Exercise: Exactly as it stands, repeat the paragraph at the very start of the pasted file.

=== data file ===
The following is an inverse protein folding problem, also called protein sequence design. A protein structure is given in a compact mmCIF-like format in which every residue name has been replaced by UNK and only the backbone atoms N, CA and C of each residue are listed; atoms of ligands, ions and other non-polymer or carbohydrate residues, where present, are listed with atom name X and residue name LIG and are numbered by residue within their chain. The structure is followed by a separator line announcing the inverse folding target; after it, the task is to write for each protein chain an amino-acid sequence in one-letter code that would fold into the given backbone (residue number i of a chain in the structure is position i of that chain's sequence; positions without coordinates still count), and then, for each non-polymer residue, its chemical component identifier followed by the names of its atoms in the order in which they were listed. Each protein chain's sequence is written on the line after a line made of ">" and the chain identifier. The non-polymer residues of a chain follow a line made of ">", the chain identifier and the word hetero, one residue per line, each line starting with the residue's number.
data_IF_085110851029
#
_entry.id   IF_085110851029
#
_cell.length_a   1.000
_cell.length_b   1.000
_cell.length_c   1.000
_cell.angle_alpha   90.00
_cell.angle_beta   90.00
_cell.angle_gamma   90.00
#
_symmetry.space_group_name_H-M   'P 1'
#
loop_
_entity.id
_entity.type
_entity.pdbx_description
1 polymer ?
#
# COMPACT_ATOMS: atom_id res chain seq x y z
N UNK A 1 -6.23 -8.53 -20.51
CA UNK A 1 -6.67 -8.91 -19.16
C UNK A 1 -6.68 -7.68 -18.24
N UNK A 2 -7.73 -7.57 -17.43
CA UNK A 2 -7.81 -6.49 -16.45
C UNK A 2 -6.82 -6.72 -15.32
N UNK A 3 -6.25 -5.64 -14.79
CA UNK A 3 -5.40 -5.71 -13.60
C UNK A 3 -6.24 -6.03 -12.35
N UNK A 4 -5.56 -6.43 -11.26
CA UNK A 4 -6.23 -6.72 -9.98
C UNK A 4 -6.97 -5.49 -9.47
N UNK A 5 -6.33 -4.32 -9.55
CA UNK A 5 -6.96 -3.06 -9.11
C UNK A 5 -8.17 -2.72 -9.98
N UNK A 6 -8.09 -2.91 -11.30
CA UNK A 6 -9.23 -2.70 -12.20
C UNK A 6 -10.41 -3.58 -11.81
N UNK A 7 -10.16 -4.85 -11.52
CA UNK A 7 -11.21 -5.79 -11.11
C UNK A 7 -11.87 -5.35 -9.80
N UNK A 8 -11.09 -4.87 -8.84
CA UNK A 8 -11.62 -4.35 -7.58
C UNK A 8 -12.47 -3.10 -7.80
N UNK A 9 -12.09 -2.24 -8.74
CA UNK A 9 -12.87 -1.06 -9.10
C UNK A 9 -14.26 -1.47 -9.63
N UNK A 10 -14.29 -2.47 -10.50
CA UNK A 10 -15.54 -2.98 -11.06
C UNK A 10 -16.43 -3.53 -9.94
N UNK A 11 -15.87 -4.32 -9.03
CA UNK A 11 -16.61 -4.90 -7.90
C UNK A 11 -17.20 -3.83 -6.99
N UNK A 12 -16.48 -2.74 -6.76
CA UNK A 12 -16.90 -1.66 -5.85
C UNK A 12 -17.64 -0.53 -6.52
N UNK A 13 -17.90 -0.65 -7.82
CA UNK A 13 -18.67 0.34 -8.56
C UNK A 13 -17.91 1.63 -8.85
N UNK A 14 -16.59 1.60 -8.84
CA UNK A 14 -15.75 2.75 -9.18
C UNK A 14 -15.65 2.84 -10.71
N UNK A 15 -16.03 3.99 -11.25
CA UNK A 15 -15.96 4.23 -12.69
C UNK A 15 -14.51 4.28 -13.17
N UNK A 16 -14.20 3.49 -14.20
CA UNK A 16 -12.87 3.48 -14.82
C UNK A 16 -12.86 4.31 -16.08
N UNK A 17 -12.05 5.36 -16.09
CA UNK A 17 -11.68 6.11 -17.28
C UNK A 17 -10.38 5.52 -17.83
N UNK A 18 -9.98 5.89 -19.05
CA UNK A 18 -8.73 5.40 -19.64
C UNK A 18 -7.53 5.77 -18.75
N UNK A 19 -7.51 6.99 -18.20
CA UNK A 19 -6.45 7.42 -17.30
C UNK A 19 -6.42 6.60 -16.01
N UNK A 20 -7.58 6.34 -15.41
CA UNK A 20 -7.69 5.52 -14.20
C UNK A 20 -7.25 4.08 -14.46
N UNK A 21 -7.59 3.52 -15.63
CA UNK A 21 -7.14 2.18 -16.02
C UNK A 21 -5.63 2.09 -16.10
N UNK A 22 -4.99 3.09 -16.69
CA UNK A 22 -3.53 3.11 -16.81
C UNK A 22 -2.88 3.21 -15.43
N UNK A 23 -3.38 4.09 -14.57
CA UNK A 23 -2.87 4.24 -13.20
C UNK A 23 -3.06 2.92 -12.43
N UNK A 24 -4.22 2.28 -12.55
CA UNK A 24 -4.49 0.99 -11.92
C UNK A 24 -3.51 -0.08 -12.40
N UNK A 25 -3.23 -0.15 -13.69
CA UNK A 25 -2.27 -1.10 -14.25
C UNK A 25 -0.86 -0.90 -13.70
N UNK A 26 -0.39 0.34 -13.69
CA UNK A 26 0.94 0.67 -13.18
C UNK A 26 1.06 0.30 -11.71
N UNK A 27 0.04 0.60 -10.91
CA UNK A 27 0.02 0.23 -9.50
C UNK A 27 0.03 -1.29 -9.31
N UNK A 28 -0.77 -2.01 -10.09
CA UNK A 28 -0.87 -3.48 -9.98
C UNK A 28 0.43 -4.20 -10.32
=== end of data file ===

The following is an inverse protein folding problem, also called protein sequence design. A protein structure is given in a compact mmCIF-like format in which every residue name has been replaced by UNK and only the backbone atoms N, CA and C of each residue are listed; atoms of ligands, ions and other non-polymer or carbohydrate residues, where present, are listed with atom name X and residue name LIG and are numbered by residue within their chain. The structure is followed by a separator line announcing the inverse folding target; after it, the task is to write for each protein chain an amino-acid sequence in one-letter code that would fold into the given backbone (residue number i of a chain in the structure is position i of that chain's sequence; positions without coordinates still count), and then, for each non-polymer residue, its chemical component identifier followed by the names of its atoms in the order in which they were listed. Each protein chain's sequence is written on the line after a line made of ">" and the chain identifier. The non-polymer residues of a chain follow a line made of ">", the chain identifier and the word hetero, one residue per line, each line starting with the residue's number.